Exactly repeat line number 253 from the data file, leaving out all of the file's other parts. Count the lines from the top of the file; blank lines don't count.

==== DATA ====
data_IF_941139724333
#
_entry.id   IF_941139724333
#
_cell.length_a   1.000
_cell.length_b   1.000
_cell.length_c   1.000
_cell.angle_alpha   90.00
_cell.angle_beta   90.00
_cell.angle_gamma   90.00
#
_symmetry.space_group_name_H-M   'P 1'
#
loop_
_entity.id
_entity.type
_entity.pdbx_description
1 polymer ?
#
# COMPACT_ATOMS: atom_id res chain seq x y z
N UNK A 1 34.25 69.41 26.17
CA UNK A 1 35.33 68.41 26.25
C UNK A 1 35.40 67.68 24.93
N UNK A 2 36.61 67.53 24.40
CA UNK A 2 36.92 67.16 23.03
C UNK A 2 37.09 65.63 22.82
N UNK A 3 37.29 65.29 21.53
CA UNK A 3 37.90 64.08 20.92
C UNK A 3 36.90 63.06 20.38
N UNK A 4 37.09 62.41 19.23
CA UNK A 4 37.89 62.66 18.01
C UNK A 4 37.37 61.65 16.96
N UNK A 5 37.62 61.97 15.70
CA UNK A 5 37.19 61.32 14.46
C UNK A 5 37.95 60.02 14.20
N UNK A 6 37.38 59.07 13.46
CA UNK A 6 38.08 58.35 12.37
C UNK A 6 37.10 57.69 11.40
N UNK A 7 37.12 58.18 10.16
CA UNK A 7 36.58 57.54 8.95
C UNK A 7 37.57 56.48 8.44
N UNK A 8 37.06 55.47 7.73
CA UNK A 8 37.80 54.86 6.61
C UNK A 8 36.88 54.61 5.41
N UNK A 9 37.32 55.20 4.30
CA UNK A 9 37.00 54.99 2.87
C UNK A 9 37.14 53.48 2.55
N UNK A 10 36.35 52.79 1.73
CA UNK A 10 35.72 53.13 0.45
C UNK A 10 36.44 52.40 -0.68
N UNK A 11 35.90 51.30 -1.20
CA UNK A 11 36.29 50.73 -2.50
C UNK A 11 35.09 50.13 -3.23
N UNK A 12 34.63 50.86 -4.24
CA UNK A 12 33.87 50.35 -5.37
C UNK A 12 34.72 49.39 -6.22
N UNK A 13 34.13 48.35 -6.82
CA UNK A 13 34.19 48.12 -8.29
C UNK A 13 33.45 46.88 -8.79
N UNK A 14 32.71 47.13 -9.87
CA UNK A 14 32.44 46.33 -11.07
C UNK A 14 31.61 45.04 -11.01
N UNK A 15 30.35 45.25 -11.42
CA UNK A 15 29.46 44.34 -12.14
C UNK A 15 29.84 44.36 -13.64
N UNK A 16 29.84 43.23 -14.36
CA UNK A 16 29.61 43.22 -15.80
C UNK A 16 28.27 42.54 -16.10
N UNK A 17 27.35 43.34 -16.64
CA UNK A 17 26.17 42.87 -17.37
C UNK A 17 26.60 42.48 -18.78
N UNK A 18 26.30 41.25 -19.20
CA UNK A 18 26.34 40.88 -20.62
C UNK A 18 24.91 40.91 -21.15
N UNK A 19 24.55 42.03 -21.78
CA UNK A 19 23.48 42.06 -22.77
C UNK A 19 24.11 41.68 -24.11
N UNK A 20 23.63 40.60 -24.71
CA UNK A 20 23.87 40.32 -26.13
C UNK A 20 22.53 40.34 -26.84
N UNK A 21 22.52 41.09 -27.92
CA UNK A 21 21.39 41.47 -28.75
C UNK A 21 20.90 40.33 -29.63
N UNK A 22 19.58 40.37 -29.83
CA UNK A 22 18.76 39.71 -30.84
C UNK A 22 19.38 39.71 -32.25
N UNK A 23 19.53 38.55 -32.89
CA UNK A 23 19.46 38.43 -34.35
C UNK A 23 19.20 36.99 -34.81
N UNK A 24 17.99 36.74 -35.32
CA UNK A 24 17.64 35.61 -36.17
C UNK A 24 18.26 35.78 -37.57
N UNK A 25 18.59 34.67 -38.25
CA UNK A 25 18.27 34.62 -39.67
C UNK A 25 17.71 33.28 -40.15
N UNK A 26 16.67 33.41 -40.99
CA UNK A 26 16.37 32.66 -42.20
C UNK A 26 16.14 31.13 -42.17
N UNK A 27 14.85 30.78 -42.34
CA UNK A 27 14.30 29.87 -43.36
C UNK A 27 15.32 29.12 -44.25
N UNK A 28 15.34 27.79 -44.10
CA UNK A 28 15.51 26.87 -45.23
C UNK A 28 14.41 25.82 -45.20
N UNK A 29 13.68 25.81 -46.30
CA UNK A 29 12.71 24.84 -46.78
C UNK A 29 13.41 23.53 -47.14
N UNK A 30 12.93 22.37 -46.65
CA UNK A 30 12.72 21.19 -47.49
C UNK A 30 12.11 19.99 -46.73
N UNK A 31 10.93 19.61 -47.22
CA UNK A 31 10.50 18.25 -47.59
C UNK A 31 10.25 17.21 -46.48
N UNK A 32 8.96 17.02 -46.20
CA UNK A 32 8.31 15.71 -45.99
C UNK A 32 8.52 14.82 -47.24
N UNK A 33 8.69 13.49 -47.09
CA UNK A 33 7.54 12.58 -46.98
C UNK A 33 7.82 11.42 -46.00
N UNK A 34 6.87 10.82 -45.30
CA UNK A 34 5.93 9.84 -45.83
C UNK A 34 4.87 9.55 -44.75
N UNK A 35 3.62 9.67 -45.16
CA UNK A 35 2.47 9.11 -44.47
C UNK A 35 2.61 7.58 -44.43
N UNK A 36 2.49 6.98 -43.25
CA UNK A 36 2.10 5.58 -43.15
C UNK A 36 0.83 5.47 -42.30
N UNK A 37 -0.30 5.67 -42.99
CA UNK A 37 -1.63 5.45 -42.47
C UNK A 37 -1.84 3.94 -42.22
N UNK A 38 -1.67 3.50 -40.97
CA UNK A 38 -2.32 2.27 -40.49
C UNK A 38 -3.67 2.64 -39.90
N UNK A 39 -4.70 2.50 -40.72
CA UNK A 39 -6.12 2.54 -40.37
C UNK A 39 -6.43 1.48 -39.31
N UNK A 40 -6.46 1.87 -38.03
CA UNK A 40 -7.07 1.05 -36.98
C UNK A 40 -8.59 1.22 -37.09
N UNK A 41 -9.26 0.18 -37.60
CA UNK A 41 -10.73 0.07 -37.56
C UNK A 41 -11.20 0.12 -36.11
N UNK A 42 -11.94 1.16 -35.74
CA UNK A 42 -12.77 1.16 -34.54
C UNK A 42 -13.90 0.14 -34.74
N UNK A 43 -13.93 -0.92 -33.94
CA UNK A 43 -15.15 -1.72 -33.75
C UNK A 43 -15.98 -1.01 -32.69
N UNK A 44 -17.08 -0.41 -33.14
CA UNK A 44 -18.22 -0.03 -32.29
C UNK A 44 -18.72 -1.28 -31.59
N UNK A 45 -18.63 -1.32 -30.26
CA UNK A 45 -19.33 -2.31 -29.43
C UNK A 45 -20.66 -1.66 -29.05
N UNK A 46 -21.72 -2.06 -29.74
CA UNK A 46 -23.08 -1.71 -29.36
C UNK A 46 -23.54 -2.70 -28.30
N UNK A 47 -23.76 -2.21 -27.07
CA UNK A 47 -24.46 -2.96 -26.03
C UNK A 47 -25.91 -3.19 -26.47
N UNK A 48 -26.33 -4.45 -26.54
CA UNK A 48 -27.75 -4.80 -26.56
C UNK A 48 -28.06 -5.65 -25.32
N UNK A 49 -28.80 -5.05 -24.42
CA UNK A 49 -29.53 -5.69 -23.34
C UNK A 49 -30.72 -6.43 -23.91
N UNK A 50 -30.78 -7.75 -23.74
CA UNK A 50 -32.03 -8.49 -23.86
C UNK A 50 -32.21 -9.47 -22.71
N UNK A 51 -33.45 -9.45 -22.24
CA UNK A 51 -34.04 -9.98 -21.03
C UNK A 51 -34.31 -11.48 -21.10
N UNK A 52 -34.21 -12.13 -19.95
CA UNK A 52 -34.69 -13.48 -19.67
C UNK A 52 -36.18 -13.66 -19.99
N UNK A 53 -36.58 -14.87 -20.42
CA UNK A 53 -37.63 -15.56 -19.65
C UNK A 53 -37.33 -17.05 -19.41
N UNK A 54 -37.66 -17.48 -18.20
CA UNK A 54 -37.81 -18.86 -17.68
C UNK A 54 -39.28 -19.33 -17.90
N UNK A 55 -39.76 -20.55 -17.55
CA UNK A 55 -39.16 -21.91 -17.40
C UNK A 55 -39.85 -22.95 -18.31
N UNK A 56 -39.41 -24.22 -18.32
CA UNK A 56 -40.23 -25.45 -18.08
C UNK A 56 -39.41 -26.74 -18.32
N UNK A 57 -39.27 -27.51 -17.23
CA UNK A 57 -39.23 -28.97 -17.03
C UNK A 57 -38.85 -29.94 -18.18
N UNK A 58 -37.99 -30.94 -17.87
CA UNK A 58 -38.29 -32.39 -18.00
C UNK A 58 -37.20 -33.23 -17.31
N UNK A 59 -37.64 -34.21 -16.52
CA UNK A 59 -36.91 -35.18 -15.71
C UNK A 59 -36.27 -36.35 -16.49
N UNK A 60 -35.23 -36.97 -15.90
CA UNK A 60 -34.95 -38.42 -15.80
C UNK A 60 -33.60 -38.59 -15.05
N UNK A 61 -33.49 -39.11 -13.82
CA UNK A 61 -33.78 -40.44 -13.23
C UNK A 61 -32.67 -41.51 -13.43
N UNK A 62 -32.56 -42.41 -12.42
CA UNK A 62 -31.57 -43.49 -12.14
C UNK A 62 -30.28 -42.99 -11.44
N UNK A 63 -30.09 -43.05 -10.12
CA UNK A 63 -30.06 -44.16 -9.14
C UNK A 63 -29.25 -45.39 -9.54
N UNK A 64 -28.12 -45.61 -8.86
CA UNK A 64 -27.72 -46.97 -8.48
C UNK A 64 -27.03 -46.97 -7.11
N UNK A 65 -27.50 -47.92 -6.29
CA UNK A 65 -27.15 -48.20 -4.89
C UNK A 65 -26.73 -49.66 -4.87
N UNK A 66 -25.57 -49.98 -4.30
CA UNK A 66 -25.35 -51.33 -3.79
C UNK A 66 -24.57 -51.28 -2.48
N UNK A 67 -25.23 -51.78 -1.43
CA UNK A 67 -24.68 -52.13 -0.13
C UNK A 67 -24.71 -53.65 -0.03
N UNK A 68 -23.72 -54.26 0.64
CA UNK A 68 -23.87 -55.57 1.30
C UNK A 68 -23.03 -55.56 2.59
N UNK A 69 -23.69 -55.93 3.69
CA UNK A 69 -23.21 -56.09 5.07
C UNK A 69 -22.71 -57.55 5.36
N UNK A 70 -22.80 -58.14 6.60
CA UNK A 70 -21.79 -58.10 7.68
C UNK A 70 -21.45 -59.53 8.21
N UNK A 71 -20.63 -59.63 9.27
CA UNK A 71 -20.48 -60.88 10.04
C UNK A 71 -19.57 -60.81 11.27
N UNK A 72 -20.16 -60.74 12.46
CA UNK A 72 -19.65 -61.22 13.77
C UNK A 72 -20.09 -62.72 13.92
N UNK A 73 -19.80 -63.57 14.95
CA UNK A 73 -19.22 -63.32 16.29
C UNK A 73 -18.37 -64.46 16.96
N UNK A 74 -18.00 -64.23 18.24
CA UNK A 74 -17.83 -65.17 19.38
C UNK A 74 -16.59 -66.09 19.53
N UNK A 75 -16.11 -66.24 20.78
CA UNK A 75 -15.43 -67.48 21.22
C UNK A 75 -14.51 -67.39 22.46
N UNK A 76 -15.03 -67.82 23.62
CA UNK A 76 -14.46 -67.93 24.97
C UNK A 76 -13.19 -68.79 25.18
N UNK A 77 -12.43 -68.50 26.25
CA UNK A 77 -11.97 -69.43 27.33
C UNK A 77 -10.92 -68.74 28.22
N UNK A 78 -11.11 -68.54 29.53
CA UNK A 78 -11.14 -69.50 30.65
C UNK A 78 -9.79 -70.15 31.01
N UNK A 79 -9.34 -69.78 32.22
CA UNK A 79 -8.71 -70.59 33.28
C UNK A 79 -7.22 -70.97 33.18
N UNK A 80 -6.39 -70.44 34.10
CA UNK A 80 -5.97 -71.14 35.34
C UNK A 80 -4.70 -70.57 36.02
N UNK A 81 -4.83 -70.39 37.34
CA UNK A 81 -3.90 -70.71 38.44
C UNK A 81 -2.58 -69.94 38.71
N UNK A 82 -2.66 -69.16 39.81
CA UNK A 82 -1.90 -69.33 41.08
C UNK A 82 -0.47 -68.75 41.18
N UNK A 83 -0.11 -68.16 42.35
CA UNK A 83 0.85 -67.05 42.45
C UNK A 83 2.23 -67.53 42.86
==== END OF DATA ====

CA UNK A 78 -11.14 -69.50 30.65